Results tagged ‘ Vin Scully ’


halladay 0529 2010.jpgA few thoughts on Roy Halladay‘s perfect game:

  • It’s the 20th perfect game in baseball history, which is only eight more men than have walked on the moon.
  • Good to see Halladay smile.
  • I’ve seen pitchers carry no-hitters into the seventh inning before and I’m like, “OK, somebody is going to get a hit here.” And somebody always does.” I only started to think Daisuke Matsuzaka would throw a no-hitter May 22 when Carlos Ruiz hit into a line drive double play in the eighth inning. Juan Castro hit a broken-bat flare into left field in the following at-bat. But there was a different feeling when Halladay carried a perfect game into the seventh. This is going to happen. Nobody is going to get on base here.
  • Cool to hear Halladay give Jamie Moyer some credit for the suggestions he made in between starts.
  • Guess we’ll be hearing much less about pitch counts, right?
  • The Phillies have thrown one perfect game and one no-hitter since I started covering the Phillies. I’ve missed both. I started covering the Phillies for The Philadelphia Inquirer in April 2003. The first game I ever missed as a beat writer Kevin Millwood threw his no-hitter against the Giants at the Vet. I was flying to LA at the time because the Phillies opened a series the following night at Dodger Stadium. I remember getting into my rental car, finding the Dodgers game and hearing Vin Scully say, “And in Philadelphia, Kevin Millwood has a no-hitter through eight innings!” I almost drove my car off the road. And the Halladay perfect game? I typically get one road series off a month. Taking off this series made the most sense because it split up a three-city, nine-game trip. But at least I got to watch it while having an adult beverage or two over the holiday weekend.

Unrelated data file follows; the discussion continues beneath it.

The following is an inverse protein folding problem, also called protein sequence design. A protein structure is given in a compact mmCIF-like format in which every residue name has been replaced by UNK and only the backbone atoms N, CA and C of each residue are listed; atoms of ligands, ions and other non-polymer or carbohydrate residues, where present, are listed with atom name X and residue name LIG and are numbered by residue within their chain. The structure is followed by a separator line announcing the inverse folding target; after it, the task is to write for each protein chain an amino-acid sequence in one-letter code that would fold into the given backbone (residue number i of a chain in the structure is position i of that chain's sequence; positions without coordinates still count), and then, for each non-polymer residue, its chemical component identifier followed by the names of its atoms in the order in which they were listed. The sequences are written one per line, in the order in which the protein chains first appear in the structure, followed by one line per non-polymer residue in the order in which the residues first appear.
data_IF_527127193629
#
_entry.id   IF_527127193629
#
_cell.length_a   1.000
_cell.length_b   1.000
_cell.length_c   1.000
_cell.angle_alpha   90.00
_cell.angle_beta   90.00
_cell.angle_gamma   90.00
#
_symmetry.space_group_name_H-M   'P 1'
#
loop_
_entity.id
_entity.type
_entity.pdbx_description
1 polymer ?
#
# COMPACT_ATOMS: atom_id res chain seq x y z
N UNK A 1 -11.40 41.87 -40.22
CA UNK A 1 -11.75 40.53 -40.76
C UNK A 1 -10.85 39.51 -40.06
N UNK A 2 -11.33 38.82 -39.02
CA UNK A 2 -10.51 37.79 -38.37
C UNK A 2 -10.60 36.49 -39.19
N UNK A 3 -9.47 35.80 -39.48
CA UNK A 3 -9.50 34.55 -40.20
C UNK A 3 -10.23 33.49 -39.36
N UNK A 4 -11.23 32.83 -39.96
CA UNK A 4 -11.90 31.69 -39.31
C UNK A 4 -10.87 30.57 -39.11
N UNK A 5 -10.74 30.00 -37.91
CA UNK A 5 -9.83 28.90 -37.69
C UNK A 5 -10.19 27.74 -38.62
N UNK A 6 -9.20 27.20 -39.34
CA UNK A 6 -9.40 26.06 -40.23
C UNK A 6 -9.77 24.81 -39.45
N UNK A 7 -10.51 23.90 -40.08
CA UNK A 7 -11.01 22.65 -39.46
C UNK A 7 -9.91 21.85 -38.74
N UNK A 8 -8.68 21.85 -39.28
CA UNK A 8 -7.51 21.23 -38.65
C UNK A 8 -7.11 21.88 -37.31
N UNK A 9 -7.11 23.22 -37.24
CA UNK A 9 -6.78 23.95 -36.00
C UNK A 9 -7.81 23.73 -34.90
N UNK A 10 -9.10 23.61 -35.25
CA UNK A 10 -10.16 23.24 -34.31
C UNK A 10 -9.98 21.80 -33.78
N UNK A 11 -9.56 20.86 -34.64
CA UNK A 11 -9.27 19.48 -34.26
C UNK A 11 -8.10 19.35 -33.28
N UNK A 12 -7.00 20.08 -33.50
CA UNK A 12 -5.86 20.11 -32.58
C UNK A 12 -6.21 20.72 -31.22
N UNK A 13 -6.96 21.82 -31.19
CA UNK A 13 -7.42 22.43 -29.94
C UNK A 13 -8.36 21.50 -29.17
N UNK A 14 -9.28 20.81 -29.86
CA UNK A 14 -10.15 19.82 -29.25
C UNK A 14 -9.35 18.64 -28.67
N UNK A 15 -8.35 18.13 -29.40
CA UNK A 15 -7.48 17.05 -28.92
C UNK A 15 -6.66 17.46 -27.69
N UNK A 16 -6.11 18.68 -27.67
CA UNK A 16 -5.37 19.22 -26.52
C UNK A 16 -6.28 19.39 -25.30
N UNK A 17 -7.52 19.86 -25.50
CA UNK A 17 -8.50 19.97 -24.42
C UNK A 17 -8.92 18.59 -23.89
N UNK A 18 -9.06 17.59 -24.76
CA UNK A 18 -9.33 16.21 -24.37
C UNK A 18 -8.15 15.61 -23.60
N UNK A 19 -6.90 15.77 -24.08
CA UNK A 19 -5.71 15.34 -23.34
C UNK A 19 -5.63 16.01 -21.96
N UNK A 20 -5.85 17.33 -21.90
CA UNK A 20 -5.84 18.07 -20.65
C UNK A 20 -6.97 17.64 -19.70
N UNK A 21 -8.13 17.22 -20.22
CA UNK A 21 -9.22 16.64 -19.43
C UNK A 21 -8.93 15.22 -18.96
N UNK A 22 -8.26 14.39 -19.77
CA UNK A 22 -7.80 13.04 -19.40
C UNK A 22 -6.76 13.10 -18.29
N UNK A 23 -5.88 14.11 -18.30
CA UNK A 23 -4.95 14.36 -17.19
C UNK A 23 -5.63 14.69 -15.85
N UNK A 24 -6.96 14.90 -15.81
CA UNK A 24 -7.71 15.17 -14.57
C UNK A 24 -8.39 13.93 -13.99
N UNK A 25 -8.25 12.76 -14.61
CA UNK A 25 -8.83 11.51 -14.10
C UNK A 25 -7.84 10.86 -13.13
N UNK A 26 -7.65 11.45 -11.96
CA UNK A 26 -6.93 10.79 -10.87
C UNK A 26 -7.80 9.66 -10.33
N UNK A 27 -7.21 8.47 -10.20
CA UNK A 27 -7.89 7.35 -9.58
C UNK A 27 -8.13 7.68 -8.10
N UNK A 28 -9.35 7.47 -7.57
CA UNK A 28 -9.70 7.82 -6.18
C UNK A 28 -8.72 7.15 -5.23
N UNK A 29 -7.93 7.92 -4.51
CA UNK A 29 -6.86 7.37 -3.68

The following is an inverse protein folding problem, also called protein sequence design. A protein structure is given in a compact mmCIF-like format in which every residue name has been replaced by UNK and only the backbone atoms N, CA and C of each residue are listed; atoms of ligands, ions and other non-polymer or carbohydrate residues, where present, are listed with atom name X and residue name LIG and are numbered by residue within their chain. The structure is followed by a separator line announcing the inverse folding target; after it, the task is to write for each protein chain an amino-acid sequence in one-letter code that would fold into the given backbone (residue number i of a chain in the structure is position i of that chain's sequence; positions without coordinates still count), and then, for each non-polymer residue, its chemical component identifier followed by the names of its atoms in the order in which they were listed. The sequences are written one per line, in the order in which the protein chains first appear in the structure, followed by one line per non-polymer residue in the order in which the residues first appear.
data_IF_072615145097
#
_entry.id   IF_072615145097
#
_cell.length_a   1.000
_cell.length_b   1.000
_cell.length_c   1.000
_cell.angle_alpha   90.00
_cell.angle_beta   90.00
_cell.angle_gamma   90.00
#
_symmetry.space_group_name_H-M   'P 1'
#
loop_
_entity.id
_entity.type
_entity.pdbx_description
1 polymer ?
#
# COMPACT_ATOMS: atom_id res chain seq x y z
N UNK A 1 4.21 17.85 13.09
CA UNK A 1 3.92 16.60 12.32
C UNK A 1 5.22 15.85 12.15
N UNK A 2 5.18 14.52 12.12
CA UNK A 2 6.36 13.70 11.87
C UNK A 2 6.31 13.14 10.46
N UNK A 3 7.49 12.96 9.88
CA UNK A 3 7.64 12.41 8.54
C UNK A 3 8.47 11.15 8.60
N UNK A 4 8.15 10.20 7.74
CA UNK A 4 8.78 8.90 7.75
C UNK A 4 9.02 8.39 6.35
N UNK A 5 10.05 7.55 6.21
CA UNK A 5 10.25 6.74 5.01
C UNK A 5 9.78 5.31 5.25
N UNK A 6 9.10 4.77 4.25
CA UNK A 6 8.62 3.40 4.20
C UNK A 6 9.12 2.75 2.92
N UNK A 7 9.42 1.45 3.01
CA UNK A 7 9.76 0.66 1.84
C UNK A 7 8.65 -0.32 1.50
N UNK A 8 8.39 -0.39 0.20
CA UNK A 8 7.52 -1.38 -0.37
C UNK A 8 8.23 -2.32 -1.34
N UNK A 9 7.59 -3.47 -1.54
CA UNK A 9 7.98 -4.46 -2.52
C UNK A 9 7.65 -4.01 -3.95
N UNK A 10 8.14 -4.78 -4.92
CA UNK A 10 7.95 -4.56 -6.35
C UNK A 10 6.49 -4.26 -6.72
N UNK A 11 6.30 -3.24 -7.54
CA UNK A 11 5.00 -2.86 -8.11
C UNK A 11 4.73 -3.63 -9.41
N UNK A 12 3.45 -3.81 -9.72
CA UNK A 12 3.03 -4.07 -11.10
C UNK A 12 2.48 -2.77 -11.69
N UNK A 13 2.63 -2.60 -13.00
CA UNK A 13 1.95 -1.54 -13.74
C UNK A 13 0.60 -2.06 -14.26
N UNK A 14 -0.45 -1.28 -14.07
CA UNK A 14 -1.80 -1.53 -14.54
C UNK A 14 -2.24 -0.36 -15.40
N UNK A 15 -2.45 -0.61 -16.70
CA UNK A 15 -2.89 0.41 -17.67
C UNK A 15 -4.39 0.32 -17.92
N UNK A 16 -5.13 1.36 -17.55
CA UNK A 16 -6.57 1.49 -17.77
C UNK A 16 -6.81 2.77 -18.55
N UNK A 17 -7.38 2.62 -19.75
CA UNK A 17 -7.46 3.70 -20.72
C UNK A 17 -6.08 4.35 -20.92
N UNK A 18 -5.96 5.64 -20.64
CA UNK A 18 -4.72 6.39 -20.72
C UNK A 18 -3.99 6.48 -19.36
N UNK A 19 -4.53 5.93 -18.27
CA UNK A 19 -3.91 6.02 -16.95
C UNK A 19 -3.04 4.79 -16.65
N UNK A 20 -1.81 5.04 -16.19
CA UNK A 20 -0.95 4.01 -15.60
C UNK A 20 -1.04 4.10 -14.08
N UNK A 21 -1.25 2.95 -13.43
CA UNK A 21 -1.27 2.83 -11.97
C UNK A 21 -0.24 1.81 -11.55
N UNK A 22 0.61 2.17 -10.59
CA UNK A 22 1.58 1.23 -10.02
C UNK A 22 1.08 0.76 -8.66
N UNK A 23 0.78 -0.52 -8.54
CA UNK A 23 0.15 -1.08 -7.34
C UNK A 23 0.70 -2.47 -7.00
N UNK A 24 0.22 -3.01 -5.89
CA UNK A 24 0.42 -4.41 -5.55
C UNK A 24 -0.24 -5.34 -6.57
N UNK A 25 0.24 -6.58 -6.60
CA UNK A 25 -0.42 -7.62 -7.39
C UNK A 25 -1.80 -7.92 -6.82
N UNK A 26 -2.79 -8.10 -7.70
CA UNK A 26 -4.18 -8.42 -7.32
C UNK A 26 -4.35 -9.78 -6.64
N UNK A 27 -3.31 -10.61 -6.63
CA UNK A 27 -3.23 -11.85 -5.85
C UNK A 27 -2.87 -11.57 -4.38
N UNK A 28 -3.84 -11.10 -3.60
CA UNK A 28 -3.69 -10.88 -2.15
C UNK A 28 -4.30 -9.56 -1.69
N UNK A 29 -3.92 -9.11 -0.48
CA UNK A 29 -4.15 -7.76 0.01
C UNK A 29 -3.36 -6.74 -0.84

The Zo Zone is on Facebook and Twitter. His Phillies book “The Good, The Bad, & The Ugly” is available online, and at Delaware Valley bookstores!

Looking October Worthy

lee 0915.jpg“They have a lot pros over there. Lee and Pedro Martinez and Cole Hamels go deep in ballgames. That’s a good formula for winning.” — Nationals interim manager Jim Riggleman.

The past few nights at Citizens Bank Park have been impressive, and perhaps a glimpse into the future.

Cliff Lee shutout the Nationals tonight at Citizens Bank Park, 5-0, two nights after Pedro Martinez threw 130 pitches in eight shutout innings Sunday in a 1-0 victory over the Mets. Two nights before that, Cole Hamels allowed one run in 6 2/3 innings to improve to 2-1 with a 1.52 ERA in his previous four starts.

“Our one to five is as good as anybody’s,” Lee said of a rotation that also includes Joe Blanton and J.A. Happ. “I don’t think you necessarily have to have a 1-2 punch. I think we’ve got a 1-2-3-4-5 punch. That’s never ending.”

It is too early to say what the postseason rotation will look like, but I think the health of left-handers Scott Eyre and J.C. Romero could play a part in it. If they are not healthy, the Phillies could move Happ into the bullpen to give them a left-hander. If that happens, Martinez obviously makes the rotation.

(And, yes, I know the Mets and Nationals aren’t the Dodgers, Rockies or Cardinals, but the Philllies starters are doing what they should do against these offenses. Shut them down.)


The last time the Phillies had shutouts in consecutive games was April 2728, 2003, when Kevin Millwood threw a no-hitter in a 1-0 victory against the Giants at Veterans Stadium and Brett Myers, Dan Plesac and Jose Mesa combined for a 3-0 victory against the Dodgers at Dodger Stadium.

I remember Millwood’s no-hitter well. I had started the Phillies beat a couple weeks earlier for The Philadelphia Inquirer, but because the Phillies opened a series the next night in Los Angeles, I flew to California that afternoon. In other words, the very first game I missed as a Phillies beat writer Kevin Freakin’ Millwood throws a no-hitter. I remember getting into my rental car at LAX, turning on the radio and hearing Vin Scully say, “And Kevin Millwood has a no-hitter through eight innings!” I couldn’t believe it. In fact, I still can’t believe it.


The last time the Phillies had consecutive shutouts in Philadelphia was Aug. 1516, 2002, against the Brewers and Cardinals. Joe Roa, Mike Timlin and Carlos Silva combined for the shutout against the Brewers, and Randy Wolf shutout the Cardinals.


Carlos Ruiz is hitting .429 (18-for-42) with one homer and nine RBIs in his past 17 games.


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